John Corigliano is an Academy Award-winning composer who was born in New York in 1938. His parents were extremely musical. His father was the concertmaster of the New York Philharmonic for 23 years, and his mother was a music educator and pianist. He graduated from Columbia University and studied further at the Manhattan School of Music. He has written a variety of styles for many different ensembles, but the primary ensemble of his choosing has been the symphony orchestra.
He came to notability when at the age of 26, his Sonata for Violin and Piano won First Prize in the chamber music competition at the Spoleto Festival in Spoleto, Italy. This propelled him into the world of professional composition. He has been commissioned by numerous orchestras and world famous ensembles. He has won several prestigious awards, for example, his Symphony No. 1 won Grawemeyer Award for Composition and his second Symphony won the Pulitzer Prize. He has also composed music for several films. His work for The Red Violin was rewarded with the Academy Award for Best Original Score.
His Symphony No. 1 from 1988 is one of his only two ventures into the genre of the symphony.
Cast in free, large-scale A-B-A form, the first movement [Apologue*: Of Rage and Remembrance (apologue: an allegorical narrative usually intended to convey a moral.)] is highly charged and alternates between many different moods. The opening open A of the violins and violas. This note, which starts and finishes the symphony, grows in intensity and volume until it is answered by a burst of percussion. A repeat of this angry-sounding note climaxes, this time, in the entrance of the full orchestra, which is accompanied by a slow timpani beat. This steady pulse –a kind of musical heartbeat—is utilized in this movement as the start of a series of overlapping accelerandos interspersed with antagonistic shatterings of antiphonal brass.
The second movement is formally less organized than the previous one, and intentionally so—but there is a slow and relentless progression toward an accelerated "madness." The ending can only be described as a brutal scream.
The third movement sets short simple melodies against the recurring background of the chaconne, interspersed with dialogues between the solo cellos. At the conclusion of the section, the solo trumpet begins to play the note A that began the symphony. This is taken up by the other brass, one by one, so that the note grows to overpower the other orchestral sonorities. The entire string section takes up the A and builds to a restatement of the initial assertive orchestral entrance in the first movement. The relentless drumbeat returns, but this time it does not accelerate. Instead, it continues its slow and somber beat against the chaconne, augmented by two sets of antiphonal chimes tolling the twelve pitches as the intensity increases and the persistent rhythm is revealed to be that of a funeral march.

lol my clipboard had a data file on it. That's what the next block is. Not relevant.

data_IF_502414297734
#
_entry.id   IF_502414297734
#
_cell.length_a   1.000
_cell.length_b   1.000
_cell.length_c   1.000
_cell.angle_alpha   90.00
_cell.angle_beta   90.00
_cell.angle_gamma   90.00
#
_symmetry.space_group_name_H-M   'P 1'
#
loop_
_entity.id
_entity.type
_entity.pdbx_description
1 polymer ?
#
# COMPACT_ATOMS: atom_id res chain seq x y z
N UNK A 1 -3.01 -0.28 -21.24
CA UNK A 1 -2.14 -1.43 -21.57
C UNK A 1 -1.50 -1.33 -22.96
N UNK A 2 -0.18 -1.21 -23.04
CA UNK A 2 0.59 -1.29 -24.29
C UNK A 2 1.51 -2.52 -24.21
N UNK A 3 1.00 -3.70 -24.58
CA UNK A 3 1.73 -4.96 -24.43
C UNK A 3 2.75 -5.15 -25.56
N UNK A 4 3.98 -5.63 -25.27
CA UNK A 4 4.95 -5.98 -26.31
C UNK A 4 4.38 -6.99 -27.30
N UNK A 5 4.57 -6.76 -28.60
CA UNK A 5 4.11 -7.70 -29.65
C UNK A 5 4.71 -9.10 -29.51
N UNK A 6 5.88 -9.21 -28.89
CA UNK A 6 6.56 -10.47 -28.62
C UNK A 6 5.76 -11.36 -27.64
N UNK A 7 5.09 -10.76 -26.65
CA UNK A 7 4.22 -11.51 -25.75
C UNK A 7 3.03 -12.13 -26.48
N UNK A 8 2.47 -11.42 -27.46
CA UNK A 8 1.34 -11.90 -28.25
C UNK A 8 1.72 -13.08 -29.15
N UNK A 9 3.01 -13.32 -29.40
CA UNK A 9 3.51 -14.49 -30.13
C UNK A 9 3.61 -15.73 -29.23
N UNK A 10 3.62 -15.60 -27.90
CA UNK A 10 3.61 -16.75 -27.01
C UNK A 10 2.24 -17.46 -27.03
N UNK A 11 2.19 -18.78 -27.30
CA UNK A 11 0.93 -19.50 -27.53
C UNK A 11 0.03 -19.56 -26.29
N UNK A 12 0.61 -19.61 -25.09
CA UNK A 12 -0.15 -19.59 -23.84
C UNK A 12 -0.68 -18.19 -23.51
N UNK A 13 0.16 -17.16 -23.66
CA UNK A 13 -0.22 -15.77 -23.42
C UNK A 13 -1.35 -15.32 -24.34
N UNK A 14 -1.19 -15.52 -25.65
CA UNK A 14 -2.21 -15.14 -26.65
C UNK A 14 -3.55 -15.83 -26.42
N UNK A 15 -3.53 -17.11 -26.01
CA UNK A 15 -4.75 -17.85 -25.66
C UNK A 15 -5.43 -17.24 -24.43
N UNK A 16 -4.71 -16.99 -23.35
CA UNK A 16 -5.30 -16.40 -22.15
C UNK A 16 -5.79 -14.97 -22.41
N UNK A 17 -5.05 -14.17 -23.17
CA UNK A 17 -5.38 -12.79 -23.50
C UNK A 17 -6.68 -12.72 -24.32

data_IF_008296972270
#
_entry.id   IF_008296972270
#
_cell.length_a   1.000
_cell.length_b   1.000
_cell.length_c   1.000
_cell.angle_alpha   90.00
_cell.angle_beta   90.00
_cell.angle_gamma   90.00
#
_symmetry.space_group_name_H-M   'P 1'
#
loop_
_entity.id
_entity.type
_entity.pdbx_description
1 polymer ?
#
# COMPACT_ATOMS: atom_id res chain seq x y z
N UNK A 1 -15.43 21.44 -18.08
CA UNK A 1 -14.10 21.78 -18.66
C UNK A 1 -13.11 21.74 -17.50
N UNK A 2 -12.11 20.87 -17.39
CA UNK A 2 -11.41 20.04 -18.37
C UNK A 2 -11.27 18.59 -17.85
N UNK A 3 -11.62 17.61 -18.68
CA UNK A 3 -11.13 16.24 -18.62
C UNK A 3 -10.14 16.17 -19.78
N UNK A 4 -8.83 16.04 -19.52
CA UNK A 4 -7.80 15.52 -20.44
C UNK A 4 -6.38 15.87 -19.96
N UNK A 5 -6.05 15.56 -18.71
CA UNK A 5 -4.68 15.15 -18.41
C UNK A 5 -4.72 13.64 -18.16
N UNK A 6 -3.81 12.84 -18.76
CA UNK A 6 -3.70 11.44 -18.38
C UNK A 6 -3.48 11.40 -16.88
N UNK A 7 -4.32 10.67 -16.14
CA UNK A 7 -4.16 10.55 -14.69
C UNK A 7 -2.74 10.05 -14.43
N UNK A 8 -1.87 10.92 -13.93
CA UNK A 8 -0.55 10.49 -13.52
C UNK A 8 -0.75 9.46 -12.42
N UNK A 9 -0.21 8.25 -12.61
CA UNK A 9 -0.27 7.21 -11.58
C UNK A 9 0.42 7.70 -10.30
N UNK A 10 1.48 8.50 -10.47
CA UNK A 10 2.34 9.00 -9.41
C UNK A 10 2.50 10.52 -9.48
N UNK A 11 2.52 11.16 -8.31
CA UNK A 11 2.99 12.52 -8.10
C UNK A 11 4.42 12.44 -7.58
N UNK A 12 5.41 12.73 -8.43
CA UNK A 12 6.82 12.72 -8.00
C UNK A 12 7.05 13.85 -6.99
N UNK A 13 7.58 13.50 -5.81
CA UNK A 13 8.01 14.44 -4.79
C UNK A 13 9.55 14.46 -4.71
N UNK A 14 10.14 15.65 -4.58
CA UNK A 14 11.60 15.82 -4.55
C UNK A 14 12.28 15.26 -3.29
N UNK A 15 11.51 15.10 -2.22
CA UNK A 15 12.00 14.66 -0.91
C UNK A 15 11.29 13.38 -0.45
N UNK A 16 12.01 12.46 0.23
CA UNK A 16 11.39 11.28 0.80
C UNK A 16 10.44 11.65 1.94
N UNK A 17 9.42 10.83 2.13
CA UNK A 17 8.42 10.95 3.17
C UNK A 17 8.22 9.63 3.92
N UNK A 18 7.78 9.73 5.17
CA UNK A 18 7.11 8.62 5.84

Finally, the march-rhythm starts to dissolve, as individual choirs and solo instruments accelerate independently, until the entire orchestra climaxes with a sonic explosion. After this, only a solo cello remains, softly playing the A that opened the work, and introducing the final part.
This entire section is played against a repeated pattern consisting of waves of brass chords. Against this, the piano solo from the first movement returns, as does the tarantella melody (this time sounding distant and peaceful), and the two solo cellos, interwoven between, recapitulate their dialogues. A slow diminuendo leaves the solo cello holding the same perpetual A, finally fading away.
This work bears much similarity to Corigliano’s Second Symphony, although several things are different. The Symphony No. 2 is a free form work with less structural material than the First. The Symphony is essentially an expansion and re-orchestration of Corigliano’s String Quartet No. 1. While the work is essentially in the typical style of Corigliano, it is also not as emotionally charged as the first Symphony.
The First Symphony was composed in response to the AIDS epidemic occurring across the country. Each movement deals with the various losses and challenges that many people faced at this time, especially the composer himself. The Second Symphony was composed for the 100th Anniversary of Boston Symphony Hall. Because of the vast difference in origin of the two works they feel quite different on a spiritual or emotional level.
The First Symphony struck me as quite shocking and emotional. I was familiar with Corigliano’s Fern Hill for choir, but was less familiar with his instrumental works. The Symphony is definitely very personal to Corigliano. He obviously felt a great many emotions while writing this piece. It is truly a virtuosic work.
Elizabeth Bergman. Of Rage and Remembrance, Music and Memory: The Work of Mourning in John Corigliano's Symphony No. 1 and Choral Chaconne. American Music. Vol. 31, No. 3 (Fall 2013). p. 340-361. http://www.jstor.org/stable/10.5406/americanmusic.31.3.0340.
Mark Adamo. "Corigliano, John." Grove Music Online. Oxford Music Online. Oxford University Press, accessed May 3, 2014, http://www.oxfordmusiconline.com/subscriber/article/grove/music/42480 .